Complete Directions for Making Beautiful Easter Flowers at Home out of Waxed Paper

This is the second article in March of the School for Housewives 1902 series published on Mar 23, 1902, and is a fun article on how to make tissue and waxed paper flowers.

School for Housewives – Complete Directions for Making Beautiful Easter Flowers at Home out of Waxed Paper

Tissue and crepe paper flowers can be made more handsome and durable by waxing them. The process is quite an easy one, very inexpensive, considering the result obtained.

When intending to wax flowers take care to arrange them on a stout wire stem, strongly attached to the flower, as the wax will make the flower heavy, and if the stem is weak the flower is likely to droop or even break at the base.

The paper is not waxed before the flower is made. First finish the flower and tint it as desired. The wax (refined paraffine, retailing at fifteen cents a pound at the drug store) is put in a small, rather deep agato saucepan and melted. Leave the saucepan on the back of the stove, where it will keep melted and yet not boil or get too hot. Add nothing to the wax.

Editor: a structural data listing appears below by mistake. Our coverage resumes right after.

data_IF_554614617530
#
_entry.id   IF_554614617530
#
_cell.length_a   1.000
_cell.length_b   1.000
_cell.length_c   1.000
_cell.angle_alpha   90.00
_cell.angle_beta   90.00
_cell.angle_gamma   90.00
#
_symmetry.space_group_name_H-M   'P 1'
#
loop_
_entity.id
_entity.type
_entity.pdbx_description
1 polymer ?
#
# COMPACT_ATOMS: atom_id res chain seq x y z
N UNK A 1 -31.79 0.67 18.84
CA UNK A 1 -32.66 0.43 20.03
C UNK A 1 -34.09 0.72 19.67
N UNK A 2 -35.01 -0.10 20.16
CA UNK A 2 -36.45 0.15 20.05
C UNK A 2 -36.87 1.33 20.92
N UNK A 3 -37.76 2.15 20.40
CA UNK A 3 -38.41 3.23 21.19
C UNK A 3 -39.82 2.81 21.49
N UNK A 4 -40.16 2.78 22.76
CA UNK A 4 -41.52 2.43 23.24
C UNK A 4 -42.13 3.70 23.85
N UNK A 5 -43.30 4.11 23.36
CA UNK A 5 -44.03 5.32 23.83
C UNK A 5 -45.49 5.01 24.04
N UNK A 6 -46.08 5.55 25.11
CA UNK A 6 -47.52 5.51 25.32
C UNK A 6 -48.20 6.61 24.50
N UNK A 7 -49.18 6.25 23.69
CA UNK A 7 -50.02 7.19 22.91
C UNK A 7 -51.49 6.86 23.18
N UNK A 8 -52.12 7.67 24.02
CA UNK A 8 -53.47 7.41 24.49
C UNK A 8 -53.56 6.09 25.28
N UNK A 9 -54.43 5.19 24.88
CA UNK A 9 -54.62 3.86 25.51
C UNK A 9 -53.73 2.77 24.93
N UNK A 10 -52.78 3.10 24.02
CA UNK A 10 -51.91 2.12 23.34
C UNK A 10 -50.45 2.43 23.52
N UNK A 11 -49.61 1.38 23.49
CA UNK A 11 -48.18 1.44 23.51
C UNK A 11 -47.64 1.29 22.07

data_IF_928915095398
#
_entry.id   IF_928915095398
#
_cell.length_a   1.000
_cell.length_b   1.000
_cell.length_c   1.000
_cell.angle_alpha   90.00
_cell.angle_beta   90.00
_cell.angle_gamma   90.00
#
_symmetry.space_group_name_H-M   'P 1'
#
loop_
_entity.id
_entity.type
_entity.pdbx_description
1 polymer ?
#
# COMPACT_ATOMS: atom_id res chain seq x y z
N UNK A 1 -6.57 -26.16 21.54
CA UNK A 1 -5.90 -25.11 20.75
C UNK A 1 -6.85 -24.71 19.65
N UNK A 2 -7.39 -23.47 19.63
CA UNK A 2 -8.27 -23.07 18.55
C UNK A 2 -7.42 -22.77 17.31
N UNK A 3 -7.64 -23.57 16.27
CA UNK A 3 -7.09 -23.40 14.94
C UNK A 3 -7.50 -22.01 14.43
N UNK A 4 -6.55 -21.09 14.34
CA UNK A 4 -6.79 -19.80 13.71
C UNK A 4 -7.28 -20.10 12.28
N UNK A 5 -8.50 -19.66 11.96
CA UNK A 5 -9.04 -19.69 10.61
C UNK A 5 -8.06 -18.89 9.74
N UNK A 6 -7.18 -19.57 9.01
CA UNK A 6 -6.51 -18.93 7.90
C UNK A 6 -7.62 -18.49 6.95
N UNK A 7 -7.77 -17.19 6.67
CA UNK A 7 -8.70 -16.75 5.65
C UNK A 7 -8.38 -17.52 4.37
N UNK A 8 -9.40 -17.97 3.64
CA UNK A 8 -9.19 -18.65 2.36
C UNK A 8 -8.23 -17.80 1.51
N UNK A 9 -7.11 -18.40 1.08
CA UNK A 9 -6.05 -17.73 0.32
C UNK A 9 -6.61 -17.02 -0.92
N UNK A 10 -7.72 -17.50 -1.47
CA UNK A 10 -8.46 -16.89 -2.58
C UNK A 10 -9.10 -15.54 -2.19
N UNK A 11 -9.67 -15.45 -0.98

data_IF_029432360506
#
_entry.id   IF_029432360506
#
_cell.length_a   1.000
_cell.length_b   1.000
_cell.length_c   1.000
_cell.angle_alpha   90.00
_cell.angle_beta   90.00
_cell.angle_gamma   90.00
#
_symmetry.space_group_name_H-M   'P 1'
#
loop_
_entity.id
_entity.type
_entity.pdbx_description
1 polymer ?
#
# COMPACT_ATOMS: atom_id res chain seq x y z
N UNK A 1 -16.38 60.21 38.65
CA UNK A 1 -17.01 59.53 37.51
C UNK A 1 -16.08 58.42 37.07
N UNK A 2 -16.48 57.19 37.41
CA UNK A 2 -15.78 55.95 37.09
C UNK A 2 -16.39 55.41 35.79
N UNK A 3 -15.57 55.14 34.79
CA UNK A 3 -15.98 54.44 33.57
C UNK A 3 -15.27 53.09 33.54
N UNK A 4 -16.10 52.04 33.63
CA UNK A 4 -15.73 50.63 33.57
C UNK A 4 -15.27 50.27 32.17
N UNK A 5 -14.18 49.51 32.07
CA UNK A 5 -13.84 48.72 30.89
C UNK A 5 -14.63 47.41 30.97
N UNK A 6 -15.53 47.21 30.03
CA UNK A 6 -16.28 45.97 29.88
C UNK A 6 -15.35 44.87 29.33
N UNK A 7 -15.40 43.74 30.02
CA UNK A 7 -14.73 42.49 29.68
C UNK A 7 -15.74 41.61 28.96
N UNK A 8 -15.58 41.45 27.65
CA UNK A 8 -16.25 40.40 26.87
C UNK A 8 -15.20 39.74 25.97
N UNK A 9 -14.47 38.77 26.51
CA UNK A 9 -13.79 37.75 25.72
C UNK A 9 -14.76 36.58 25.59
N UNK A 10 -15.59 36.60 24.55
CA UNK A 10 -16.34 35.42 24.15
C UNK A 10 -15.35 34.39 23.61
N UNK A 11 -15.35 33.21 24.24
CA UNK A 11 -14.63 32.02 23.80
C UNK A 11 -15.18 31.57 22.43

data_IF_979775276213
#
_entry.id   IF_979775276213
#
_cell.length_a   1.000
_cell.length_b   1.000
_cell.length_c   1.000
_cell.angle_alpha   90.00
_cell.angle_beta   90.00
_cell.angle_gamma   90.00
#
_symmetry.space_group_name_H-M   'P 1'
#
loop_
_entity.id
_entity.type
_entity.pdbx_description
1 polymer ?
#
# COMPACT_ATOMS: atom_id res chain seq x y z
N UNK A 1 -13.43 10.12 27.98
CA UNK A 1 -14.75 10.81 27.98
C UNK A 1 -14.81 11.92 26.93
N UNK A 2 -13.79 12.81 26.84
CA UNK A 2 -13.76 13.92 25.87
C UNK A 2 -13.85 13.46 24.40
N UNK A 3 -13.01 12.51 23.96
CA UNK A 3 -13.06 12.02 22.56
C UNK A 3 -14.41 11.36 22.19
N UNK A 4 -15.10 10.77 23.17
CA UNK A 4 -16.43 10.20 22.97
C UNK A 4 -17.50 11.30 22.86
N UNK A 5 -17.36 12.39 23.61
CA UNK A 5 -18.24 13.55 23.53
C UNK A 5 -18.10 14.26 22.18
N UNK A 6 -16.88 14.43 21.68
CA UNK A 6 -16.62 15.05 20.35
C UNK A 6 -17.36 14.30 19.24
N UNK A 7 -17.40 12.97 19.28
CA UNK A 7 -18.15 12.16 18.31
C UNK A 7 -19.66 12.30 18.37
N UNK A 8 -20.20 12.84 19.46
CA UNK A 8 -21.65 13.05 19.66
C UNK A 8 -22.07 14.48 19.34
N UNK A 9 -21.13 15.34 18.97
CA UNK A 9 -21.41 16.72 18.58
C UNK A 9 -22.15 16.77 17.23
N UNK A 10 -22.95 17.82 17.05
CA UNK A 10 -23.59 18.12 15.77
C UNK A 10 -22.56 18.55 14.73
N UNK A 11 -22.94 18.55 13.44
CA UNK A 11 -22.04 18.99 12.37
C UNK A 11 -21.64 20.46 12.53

When the wax is ready dip your blossoms quickly into it, one at a time, and when the surplus wax has run back into the pan lay the soft waxed flower on a sheet of blotting paper and proceed in the same way with another flower. While the wax is soft there may be sprinkled, if desired, dip each blossom or leaf a little “diamond dust.” This is procurable at the druggist’s at ten cents an ounce. It gives to the flower a dewy or frosted appearance. The flowers, however, look well without it.

In making lilies or other flowers with large blossoms that must be grouped again on a single stem to imitate nature, do not finish the stem or plant before waxing.

Make all the buds, blossoms and leaves necessary, wax them one by one and group them as desired. Then cover the stems with tissue paper and wax the main stem by pouring wax on it from a spoon.

As Easter is fast coming and many will not be able to purchase hothouse lilies, the following directions for making the different varieties of lilies will be valuable. And if well made, they look quite natural.

The Easter lily has for center one pistil and five or six stamens. The pistil is made by covering a wire with green tissue paper, forming a little mail at the upper end; the stamens are made by covering a piece of wire, about five inches long, with deep orange-yellow tissue paper, having the paper wrapped in such a manner at the upper end as to be flat and one sixth of an inch in width, for about one inch in length.

This wider part is bent over. The pistil and stamens in the tiger lily are done in the same way. In the illustration, both the tiger lily and Easter lily show the arrangement.